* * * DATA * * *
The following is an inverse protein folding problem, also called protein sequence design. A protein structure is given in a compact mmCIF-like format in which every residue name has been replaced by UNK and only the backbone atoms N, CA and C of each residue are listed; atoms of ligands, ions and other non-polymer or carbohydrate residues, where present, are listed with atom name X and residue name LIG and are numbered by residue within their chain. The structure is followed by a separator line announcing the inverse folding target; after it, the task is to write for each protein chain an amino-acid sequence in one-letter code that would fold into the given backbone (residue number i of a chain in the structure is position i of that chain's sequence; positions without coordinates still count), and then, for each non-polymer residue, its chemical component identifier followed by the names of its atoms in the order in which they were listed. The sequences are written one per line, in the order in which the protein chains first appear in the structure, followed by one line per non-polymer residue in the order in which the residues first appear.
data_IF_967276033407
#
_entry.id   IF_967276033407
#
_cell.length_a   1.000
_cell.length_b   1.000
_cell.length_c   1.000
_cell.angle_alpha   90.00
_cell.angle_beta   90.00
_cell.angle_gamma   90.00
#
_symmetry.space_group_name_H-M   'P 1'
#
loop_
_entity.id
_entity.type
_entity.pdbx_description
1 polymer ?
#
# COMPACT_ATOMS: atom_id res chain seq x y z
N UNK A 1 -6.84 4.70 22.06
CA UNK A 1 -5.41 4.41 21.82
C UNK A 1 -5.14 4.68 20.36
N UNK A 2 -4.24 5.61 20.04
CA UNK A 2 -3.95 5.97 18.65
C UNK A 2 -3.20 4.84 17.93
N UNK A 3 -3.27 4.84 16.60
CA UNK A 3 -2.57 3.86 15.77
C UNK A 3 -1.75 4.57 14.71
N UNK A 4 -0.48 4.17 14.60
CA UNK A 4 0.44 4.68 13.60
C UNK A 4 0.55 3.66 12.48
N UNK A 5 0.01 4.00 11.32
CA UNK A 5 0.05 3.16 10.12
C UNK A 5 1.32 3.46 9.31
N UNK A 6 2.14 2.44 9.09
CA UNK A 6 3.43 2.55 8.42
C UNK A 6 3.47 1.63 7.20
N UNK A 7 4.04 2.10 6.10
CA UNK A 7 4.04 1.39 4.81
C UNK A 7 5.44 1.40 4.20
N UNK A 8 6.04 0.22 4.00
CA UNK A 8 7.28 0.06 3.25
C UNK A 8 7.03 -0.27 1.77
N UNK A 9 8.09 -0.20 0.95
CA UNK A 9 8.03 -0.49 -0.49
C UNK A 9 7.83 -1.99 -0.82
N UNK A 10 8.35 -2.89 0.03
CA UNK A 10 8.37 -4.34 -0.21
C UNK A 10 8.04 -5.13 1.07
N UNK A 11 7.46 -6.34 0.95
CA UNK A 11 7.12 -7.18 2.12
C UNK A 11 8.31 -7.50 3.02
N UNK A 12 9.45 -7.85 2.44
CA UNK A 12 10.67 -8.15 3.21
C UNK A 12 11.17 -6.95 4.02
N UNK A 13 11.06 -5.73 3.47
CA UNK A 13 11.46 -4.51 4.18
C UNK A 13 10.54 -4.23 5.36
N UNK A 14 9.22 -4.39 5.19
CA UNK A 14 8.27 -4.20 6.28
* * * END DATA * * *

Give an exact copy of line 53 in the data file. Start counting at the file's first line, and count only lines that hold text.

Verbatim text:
CA UNK A 11 7.12 -7.18 2.12